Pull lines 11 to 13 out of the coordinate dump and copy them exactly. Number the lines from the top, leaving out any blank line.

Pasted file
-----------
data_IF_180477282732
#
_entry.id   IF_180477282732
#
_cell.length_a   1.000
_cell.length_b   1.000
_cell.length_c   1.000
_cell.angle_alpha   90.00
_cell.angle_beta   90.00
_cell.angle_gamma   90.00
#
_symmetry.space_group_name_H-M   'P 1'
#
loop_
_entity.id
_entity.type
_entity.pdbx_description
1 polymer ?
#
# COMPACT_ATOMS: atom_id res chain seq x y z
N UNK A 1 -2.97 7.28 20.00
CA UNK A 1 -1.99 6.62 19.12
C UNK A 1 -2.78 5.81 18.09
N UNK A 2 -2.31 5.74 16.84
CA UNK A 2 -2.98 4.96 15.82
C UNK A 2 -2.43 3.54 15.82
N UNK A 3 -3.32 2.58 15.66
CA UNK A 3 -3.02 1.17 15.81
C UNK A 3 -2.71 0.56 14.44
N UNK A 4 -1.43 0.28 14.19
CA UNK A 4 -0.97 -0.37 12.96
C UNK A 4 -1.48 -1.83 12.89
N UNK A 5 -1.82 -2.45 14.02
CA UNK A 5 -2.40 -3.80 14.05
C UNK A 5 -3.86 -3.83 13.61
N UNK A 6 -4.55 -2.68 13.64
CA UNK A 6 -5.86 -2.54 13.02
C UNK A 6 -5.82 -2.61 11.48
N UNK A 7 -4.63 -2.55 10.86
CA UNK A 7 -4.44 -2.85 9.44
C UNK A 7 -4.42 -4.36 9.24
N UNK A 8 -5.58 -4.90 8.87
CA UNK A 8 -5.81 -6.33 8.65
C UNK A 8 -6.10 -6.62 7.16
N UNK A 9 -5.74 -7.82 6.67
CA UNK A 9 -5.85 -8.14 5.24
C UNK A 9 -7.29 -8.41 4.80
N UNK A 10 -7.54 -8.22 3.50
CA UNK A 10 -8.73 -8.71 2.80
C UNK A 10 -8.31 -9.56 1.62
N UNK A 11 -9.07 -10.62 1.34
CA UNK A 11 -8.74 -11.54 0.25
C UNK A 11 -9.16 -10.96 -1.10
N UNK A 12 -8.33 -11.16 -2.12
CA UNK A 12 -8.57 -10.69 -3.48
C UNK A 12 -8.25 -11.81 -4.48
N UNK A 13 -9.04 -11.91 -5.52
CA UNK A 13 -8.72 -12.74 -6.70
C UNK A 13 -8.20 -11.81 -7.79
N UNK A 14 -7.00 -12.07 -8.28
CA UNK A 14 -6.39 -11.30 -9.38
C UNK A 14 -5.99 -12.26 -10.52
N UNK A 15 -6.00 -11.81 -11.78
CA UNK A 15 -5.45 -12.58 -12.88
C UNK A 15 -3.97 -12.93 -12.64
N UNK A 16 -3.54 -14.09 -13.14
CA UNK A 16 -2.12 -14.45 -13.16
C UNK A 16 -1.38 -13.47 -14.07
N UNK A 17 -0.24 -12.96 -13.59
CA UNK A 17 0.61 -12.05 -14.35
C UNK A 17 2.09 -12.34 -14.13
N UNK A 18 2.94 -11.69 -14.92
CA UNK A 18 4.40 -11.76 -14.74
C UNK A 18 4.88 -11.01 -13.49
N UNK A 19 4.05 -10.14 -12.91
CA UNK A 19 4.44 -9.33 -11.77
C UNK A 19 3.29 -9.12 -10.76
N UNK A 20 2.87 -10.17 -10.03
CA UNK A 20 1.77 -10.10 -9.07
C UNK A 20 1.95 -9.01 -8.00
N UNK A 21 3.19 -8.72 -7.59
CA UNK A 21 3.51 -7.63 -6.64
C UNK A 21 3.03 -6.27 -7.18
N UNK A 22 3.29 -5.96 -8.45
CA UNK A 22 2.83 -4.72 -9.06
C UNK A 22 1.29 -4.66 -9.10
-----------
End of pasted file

#
_symmetry.space_group_name_H-M   'P 1'
#